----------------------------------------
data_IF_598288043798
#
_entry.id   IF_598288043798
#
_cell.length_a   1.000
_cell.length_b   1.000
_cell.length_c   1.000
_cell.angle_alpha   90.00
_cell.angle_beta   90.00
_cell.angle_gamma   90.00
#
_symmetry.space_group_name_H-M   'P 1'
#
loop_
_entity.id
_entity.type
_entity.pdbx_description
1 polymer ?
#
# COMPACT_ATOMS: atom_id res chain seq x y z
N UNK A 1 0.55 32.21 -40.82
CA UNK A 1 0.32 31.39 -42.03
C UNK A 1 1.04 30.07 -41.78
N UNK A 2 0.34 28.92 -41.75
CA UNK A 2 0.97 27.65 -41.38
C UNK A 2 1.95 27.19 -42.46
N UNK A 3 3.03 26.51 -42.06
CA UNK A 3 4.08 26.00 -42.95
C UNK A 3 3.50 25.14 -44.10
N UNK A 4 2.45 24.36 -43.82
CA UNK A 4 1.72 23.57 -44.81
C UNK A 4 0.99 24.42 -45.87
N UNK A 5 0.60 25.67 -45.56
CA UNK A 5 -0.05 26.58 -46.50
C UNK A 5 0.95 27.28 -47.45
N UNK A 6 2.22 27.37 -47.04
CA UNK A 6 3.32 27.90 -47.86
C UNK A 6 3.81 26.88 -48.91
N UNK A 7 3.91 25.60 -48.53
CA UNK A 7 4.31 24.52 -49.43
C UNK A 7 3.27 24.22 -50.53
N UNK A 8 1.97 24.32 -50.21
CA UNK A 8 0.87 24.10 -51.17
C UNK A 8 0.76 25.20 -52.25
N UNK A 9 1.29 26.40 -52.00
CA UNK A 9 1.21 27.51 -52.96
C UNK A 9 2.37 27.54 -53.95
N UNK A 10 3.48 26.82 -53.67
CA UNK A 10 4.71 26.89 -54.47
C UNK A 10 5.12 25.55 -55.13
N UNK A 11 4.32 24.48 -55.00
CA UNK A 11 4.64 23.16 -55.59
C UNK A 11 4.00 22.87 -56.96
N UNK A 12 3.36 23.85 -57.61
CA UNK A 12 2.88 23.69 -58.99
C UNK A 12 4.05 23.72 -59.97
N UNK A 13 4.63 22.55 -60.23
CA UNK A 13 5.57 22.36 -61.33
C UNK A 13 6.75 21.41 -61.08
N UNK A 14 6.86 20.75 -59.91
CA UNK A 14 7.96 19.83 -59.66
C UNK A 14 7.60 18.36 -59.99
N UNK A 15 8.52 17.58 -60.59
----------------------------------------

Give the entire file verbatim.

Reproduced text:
data_IF_598288043798
#
_entry.id   IF_598288043798
#
_cell.length_a   1.000
_cell.length_b   1.000
_cell.length_c   1.000
_cell.angle_alpha   90.00
_cell.angle_beta   90.00
_cell.angle_gamma   90.00
#
_symmetry.space_group_name_H-M   'P 1'
#
loop_
_entity.id
_entity.type
_entity.pdbx_description
1 polymer ?
#
# COMPACT_ATOMS: atom_id res chain seq x y z
N UNK A 1 0.55 32.21 -40.82
CA UNK A 1 0.32 31.39 -42.03
C UNK A 1 1.04 30.07 -41.78
N UNK A 2 0.34 28.92 -41.75
CA UNK A 2 0.97 27.65 -41.38
C UNK A 2 1.95 27.19 -42.46
N UNK A 3 3.03 26.51 -42.06
CA UNK A 3 4.08 26.00 -42.95
C UNK A 3 3.50 25.14 -44.10
N UNK A 4 2.45 24.36 -43.82
CA UNK A 4 1.72 23.57 -44.81
C UNK A 4 0.99 24.42 -45.87
N UNK A 5 0.60 25.67 -45.56
CA UNK A 5 -0.05 26.58 -46.50
C UNK A 5 0.95 27.28 -47.45
N UNK A 6 2.22 27.37 -47.04
CA UNK A 6 3.32 27.90 -47.86
C UNK A 6 3.81 26.88 -48.91
N UNK A 7 3.91 25.60 -48.53
CA UNK A 7 4.31 24.52 -49.43
C UNK A 7 3.27 24.22 -50.53
N UNK A 8 1.97 24.32 -50.21
CA UNK A 8 0.87 24.10 -51.17
C UNK A 8 0.76 25.20 -52.25
N UNK A 9 1.29 26.40 -52.00
CA UNK A 9 1.21 27.51 -52.96
C UNK A 9 2.37 27.54 -53.95
N UNK A 10 3.48 26.82 -53.67
CA UNK A 10 4.71 26.89 -54.47
C UNK A 10 5.12 25.55 -55.13
N UNK A 11 4.32 24.48 -55.00
CA UNK A 11 4.64 23.16 -55.59
C UNK A 11 4.00 22.87 -56.96
N UNK A 12 3.36 23.85 -57.61
CA UNK A 12 2.88 23.69 -58.99
C UNK A 12 4.05 23.72 -59.97
N UNK A 13 4.63 22.55 -60.23
CA UNK A 13 5.57 22.36 -61.33
C UNK A 13 6.75 21.41 -61.08
N UNK A 14 6.86 20.75 -59.91
CA UNK A 14 7.96 19.83 -59.66
C UNK A 14 7.60 18.36 -59.99
N UNK A 15 8.52 17.58 -60.59